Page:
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Now's a Great Time to Invest -- So Don't Blow It Like This

The past 16 months have been as painful for my psyche as they have been for my portfolio. Last fall, Stephen Colbert summed up my feelings about the recent market movements quite well. He said watching the Dow was "like a roller coaster, only you vomit your money."

Last fall and winter were brutal, plain and simple. And even though the market has rallied since March, I still believe it's a good time to be a prospective investor ...

Just don't do this
Through 401(k)s, IRAs, or taxable accounts, nearly 90 million Americans own mutual funds. But if you're thinking about adding even a penny to a new fund, hold that thought ... for now.

Why? Data suggest that the majority of mutual fund investors may be going about choosing funds in a way that could undermine their long-term wealth.

Author and professor Louis Lowenstein, in his superb book The Investor's Dilemma, outlined the sad state of affairs: "[W]hen one considers the fierce attention that consumers devote to the cost, and to the quality, of their weekly groceries or, say, to the purchase of a new washer and dryer, their nonchalance when it comes to mutual fund cost and quality is remarkable."

Nonchalance, you say? OK, readers of this website are undoubtedly better informed than the hordes of fund investors in our country. But even those in the know may be hitching their life savings to funds that -- apologies to Wayne and Garth -- aren't worthy.

First, the good news
According to the Investment Company Institute, investors look at two main characteristics when they're researching a mutual fund -- fees and performance: "Investors usually review a wide range of information before purchasing fund shares outside these plans. Most often, investors want to know about a fund's fees and expenses, its historical performance, and its associated risks prior to purchasing shares."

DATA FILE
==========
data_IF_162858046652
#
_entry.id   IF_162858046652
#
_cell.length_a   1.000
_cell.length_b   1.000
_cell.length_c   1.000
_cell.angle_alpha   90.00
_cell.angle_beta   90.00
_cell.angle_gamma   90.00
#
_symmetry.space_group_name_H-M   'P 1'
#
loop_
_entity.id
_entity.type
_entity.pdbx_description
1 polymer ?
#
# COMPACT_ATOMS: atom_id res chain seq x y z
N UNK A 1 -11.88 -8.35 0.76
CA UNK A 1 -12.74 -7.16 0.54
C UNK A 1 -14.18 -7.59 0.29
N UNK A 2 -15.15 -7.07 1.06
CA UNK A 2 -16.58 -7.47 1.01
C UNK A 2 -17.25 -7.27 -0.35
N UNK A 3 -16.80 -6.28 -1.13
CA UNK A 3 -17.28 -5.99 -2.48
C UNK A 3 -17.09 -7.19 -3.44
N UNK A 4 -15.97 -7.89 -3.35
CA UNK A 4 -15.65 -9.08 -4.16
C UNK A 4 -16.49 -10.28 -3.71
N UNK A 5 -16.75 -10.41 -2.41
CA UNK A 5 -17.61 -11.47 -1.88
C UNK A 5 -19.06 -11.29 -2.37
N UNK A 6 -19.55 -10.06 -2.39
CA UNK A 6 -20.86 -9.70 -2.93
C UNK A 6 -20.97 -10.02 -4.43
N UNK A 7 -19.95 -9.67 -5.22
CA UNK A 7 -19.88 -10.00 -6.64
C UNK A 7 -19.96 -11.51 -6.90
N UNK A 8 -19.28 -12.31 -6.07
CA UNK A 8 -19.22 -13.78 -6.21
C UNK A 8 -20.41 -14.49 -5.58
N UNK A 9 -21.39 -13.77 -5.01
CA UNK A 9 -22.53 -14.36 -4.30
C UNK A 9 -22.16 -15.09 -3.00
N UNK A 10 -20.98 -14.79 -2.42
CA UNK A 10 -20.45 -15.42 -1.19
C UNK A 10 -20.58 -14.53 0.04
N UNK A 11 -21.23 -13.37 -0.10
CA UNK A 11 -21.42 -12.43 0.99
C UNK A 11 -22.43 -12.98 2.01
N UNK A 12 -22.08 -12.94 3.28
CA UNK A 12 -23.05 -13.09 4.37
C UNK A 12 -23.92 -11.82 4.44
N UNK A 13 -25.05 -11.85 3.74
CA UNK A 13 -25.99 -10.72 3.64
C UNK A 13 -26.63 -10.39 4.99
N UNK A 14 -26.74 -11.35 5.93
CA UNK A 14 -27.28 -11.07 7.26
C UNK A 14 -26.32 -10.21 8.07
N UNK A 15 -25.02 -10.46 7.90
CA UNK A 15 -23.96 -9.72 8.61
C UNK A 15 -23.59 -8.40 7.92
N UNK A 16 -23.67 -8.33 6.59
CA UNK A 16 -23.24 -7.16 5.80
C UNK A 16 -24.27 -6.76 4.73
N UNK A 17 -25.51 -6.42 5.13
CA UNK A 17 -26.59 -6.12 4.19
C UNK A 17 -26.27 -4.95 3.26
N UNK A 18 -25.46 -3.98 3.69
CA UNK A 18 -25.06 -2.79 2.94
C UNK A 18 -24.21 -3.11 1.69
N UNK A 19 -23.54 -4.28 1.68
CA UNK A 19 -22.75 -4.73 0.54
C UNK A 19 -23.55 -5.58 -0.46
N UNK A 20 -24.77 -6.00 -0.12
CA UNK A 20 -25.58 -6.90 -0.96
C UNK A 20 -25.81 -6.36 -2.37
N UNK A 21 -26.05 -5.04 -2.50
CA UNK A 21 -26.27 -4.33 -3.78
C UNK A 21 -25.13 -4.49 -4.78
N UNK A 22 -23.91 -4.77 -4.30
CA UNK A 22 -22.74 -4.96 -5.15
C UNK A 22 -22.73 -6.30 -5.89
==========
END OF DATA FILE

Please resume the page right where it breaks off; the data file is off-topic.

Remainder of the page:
That's the good news, because focusing on those data points (which takes maybe 10 minutes per fund) will get you pretty far.

But when my colleague Tim Hanson and I looked back at the 10 best-performing mutual funds of the past decade, we found two factors that mattered most: low expenses/fees and long-tenured managers.

And according to the Investment Company Institute report cited above, investors aren't that interested in the fund manager. That's a big mistake.

And now the bad news
Incredibly, the ICI found that of the 19 characteristics fund investors looked for while researching prospective investments, "information about the fund's portfolio manager" ranked 17th. Just one in four investors researched the person actually managing the money.

What's striking is that nearly one in two investors (45%) wanted information about the fund company, which is a little bit like assuming that because MI6 sent them, 006 and 008 are just as good as 007.

In The Investor's Dilemma, Lowenstein explains why this tendency plays to the desires of the fund companies: "The chief economist of the Investment Company Institute ... recently explained that team management is popular because fund complexes have been creating marketing and brand identification more around the fund and the fund complex than around the manager."

The fund companies have very good reasons for this. The fewer star managers they have, the less they're tied to the whimsy, ego, and demands of said star managers. They want to establish a brand, not a personality. It's a sound business strategy for them -- but it's much less useful for us consumers.

Take Fidelity Magellan, for example. What's probably the most famous actively managed mutual fund in the world became so because of Peter Lynch's supreme talent in picking stocks. The fund gained nearly 30% per year during Lynch's 13-year tenure from 1977 to 1990.

But in 1991, after Lynch had left Magellan, what would you rather have known: Whether Peter Lynch was still in charge or whether Magellan was still a Fidelity fund?

Let's look under the hood
OK, enough with the hypotheticals. Let's look at Fidelity Growth & Income (FGRIX) as an illustration. The vital stats:

Fidelity Growth & Income

Vital Stats

Expense Ratio

0.78%

Load Fees

None

12b-1 Fees

None

Annual Turnover

122%

5-Year Annualized Return

(7.1%) (near the bottom of its category)

Major Holdings

ExxonMobil (NYSE: XOM  )
Applied Materials (Nasdaq: AMAT  )
Pfizer (NYSE: PFE  )
Wal-Mart (NYSE: WMT  )
Microsoft (Nasdaq: MSFT  )